Spray technology

Three years deposition experience

Robert Brunel has often used a deposition agent in his Apache high clearance sprayer in the past three years.

WinField’s InterLock has cost him $1 to $3 per acre, depending on wind, the crop and the product he’s spraying. He said it’s a small price to pay for the benefit he receives, especially compared to other inputs he puts in the tank.

“I use it when it’s a little windier than I like. This year has been fairly windy so we used a fair amount,” said Brunel, who farms near St. Rose du Lac, Man.

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“I use it sometimes with our fungicides and some of the contact herbicides like Liberty. And we use it a lot when we’re spraying Roundup and there’s a neighbouring crop. It helps put the Roundup down in the canopy so there’s not as much drift.

“It seems to make all the contact products work a little better, so we get better performance from the products we apply and we have fewer issues with spray drift.”

Put droplets through their paces

In its quest to reduce drift, WinField’s spray particle analysis lab can test virtually any combination of nozzle, water volume, wind speed, wind direction, adjuvant, active product, pressure and flow rate.

The company’s main tool is a laser camera in a spray analysis chamber, located in River Falls, Wisconsin.

“It’s one of only three such labs in the world today,” said WinField’s David Van Dam.

“We’ve invested a lot of money in finding that secret sauce.”

Designed specifically for this purpose by WinField researchers, the lab has a fully enclosed wind tunnel with a fluid delivery system for precise testing of active ingredients with any nozzle.

Test solutions, which are identical to tank mixes used on the farm, are pressurized and delivered into the system through typical agricultural spray nozzles. A laser beam passes through the spray sheet and sends data to the computer, which determines droplet size and distribution of spray.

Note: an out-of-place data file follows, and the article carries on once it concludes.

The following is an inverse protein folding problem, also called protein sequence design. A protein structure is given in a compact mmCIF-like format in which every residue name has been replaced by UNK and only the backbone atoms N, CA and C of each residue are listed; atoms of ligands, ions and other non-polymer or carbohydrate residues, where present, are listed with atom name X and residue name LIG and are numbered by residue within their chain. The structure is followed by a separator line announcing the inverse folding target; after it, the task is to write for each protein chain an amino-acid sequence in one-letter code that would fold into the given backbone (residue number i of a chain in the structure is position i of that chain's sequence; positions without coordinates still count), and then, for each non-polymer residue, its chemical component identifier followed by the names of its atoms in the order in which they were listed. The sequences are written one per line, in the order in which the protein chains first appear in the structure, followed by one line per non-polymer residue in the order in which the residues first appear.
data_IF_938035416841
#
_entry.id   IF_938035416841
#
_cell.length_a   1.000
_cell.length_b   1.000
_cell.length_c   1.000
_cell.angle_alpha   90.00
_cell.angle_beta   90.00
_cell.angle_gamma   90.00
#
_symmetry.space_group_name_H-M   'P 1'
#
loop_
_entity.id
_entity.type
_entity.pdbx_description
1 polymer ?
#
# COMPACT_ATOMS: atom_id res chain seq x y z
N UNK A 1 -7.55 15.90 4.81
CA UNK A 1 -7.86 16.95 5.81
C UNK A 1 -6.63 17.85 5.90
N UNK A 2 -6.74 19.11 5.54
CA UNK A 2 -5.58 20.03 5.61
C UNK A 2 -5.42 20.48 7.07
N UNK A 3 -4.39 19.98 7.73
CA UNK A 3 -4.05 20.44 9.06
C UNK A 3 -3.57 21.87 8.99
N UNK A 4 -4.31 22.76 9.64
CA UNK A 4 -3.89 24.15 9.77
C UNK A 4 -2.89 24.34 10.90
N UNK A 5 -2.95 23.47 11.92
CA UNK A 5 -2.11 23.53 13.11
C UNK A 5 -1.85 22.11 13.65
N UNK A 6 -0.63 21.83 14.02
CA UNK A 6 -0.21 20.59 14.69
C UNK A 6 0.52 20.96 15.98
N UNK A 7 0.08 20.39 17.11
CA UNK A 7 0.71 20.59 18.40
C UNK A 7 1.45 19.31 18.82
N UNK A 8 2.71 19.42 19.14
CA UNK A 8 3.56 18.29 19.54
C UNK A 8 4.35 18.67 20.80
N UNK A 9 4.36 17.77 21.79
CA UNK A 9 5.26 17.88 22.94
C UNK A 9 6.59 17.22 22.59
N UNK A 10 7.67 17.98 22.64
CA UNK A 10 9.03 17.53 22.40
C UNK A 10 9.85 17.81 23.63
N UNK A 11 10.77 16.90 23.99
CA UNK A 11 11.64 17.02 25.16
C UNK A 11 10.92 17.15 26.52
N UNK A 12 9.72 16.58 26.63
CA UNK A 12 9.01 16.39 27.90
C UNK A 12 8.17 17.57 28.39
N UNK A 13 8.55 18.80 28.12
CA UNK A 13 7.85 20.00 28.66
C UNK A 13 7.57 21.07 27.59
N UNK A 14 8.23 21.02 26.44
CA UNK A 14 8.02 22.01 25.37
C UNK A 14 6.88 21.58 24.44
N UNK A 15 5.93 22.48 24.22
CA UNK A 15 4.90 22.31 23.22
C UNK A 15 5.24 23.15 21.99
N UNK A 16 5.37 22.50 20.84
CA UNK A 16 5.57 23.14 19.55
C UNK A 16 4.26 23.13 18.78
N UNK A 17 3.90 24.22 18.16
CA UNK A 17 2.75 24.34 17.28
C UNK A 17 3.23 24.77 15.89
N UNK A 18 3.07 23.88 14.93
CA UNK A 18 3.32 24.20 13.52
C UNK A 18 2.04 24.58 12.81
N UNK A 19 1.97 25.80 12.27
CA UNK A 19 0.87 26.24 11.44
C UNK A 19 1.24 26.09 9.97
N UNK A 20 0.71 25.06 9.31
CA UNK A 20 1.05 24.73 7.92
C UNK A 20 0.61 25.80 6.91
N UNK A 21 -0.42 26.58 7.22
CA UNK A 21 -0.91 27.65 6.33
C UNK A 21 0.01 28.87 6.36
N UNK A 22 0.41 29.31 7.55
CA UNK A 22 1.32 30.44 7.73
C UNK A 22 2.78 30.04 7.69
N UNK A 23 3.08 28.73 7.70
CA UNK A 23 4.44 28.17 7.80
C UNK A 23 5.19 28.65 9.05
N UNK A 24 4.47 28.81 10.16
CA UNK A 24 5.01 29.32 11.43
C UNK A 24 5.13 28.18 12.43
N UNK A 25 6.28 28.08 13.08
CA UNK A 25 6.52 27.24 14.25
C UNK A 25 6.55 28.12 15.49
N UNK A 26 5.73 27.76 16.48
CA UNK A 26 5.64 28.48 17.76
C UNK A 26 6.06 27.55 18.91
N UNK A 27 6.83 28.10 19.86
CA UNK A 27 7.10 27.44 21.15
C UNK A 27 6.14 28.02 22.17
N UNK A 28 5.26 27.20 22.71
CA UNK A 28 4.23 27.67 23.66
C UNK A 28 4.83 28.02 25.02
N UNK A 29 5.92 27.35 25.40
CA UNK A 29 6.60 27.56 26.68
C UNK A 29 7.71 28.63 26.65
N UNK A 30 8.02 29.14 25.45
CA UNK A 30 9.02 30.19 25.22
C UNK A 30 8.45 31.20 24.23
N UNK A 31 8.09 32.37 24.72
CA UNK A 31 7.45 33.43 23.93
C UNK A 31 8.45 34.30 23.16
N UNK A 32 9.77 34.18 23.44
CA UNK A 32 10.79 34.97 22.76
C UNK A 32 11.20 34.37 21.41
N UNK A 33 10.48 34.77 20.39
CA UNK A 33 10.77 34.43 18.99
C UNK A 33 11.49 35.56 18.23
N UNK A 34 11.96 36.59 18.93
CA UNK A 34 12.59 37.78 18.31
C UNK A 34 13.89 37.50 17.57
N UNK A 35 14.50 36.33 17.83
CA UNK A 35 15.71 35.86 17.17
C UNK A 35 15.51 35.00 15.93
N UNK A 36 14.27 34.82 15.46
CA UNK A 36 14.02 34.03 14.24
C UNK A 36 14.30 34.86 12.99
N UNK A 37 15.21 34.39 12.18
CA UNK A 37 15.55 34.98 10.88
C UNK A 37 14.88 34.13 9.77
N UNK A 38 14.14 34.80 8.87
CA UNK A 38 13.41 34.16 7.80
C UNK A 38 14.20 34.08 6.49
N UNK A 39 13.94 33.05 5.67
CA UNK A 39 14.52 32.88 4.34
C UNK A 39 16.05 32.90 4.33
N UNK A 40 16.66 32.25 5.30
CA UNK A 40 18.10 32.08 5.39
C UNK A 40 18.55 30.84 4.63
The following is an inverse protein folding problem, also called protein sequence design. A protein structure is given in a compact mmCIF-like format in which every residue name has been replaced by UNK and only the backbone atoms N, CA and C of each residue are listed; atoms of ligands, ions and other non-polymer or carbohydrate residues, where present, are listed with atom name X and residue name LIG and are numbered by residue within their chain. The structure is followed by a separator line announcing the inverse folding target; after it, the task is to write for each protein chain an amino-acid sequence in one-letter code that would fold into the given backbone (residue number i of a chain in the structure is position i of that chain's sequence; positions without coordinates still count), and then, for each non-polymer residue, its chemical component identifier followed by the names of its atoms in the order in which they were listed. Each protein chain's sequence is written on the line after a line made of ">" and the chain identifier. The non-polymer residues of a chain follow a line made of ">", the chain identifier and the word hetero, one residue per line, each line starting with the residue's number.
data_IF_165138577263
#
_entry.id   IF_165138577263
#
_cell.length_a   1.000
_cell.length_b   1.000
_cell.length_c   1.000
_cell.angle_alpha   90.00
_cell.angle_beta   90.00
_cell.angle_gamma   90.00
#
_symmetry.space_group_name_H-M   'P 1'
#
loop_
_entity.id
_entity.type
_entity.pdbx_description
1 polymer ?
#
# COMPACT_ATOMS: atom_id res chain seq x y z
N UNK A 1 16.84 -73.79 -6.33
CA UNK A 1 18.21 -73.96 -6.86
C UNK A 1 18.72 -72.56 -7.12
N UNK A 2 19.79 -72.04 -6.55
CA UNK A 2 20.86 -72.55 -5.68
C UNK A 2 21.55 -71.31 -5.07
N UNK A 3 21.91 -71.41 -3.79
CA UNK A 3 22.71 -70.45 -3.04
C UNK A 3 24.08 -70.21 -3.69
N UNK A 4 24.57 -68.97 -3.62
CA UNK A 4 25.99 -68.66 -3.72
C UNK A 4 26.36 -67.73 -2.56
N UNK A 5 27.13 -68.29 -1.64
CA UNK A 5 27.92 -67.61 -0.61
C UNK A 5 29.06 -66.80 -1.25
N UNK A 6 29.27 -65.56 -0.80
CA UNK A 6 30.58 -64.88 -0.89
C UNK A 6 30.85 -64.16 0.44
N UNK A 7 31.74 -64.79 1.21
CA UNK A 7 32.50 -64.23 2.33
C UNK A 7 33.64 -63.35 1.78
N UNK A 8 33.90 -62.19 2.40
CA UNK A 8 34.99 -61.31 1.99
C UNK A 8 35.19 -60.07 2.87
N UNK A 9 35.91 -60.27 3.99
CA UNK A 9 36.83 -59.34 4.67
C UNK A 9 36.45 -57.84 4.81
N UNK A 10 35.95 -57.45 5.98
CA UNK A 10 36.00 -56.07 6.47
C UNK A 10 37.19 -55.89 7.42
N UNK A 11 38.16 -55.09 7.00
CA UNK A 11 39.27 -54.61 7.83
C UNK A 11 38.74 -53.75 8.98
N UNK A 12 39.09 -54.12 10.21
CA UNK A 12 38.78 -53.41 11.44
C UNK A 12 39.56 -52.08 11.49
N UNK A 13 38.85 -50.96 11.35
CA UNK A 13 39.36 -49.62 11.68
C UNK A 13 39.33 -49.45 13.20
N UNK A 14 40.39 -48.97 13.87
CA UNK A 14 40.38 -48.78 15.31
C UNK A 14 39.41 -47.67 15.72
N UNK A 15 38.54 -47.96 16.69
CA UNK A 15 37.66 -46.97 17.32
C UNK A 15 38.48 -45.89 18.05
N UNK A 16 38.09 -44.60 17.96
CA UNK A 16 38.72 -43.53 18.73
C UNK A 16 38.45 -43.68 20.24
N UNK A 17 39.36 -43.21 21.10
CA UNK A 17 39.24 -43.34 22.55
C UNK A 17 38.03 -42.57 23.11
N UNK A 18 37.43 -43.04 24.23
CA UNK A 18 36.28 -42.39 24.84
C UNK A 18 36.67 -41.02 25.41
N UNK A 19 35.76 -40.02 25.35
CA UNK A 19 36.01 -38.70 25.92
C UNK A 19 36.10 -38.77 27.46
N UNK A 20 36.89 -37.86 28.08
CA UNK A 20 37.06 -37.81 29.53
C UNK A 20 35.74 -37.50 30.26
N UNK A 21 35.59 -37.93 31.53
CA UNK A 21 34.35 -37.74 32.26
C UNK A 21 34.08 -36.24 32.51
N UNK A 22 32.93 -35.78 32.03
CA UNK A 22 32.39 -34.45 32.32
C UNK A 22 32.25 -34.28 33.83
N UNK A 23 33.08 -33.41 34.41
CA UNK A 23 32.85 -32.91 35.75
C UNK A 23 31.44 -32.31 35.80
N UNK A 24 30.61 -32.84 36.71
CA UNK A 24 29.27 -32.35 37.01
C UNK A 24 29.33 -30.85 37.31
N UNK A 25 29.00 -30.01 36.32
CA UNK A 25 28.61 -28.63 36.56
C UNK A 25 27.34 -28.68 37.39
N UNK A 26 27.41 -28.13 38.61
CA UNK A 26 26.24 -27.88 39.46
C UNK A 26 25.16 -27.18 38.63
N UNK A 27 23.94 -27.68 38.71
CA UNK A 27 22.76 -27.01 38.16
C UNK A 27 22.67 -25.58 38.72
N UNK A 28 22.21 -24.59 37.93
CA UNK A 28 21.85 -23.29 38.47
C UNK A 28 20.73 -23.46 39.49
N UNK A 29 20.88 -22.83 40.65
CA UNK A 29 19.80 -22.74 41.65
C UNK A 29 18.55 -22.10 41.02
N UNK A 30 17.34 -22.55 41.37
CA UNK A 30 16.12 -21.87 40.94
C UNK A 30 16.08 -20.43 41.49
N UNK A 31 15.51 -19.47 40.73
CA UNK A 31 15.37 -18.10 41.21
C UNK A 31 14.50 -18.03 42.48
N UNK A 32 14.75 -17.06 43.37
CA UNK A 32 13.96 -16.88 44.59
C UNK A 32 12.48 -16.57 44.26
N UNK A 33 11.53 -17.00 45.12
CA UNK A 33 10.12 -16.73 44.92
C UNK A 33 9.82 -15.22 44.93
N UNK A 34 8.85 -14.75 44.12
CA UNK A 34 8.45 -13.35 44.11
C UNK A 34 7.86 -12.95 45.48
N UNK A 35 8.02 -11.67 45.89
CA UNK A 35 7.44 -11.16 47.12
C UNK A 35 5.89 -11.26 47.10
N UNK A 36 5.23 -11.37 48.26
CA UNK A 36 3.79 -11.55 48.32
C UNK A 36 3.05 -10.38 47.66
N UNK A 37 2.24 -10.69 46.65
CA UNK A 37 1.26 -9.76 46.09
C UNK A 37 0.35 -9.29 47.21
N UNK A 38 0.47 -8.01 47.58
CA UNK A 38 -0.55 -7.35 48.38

No smoke, mirrors or mysterious magic

Deposition adjuvants are not smoke and mirrors and magical chemistry, says a renowned application expert who has been closely involved in testing them for drift reduction and product efficacy.

“In defense of the mysterious nature of the product, I have seen the data and believe them to be correct,” Tom Wolf of Agrimetrix said in an email.

This behaviour sets such products apart from low-drift nozzles and low spray pressure as drift reducing tools. Lowering spray pressure or using a lower drift tip eliminates fines but also adds large droplets and may reduce coverage.

Deposition adjuvants can prevent that.

“It’s important not to confuse ‘coverage’ with ‘dose,’ ” Wolf said. “Keep in mind that 50 percent more coverage probably doesn’t mean it will work 50 percent better. It may just mean you have a better chance of achieving the intended outcome.”

Wolf said a spray sheet includes a wide range of droplet sizes ranging from a few microns in diameter to as large as a few millimetres. Deposition adjuvants reduce the proportion of the total volume contained in the finest droplets and reduces drift potential.

The proportion of volume in the largest drops typically doesn’t change much, so the overall proportion of the spray in a usable size fraction increases. These are the droplets that are neither too big nor too small.

“The performance of adjuvants depends on many things, such as type of nozzle, product being applied, spray pressure and more. So it’s important to ask the manufacturer for data that supports any specific use intention.

“The two companies are doing a great job of backing up their claims with data. They’re doing a better than most companies.”

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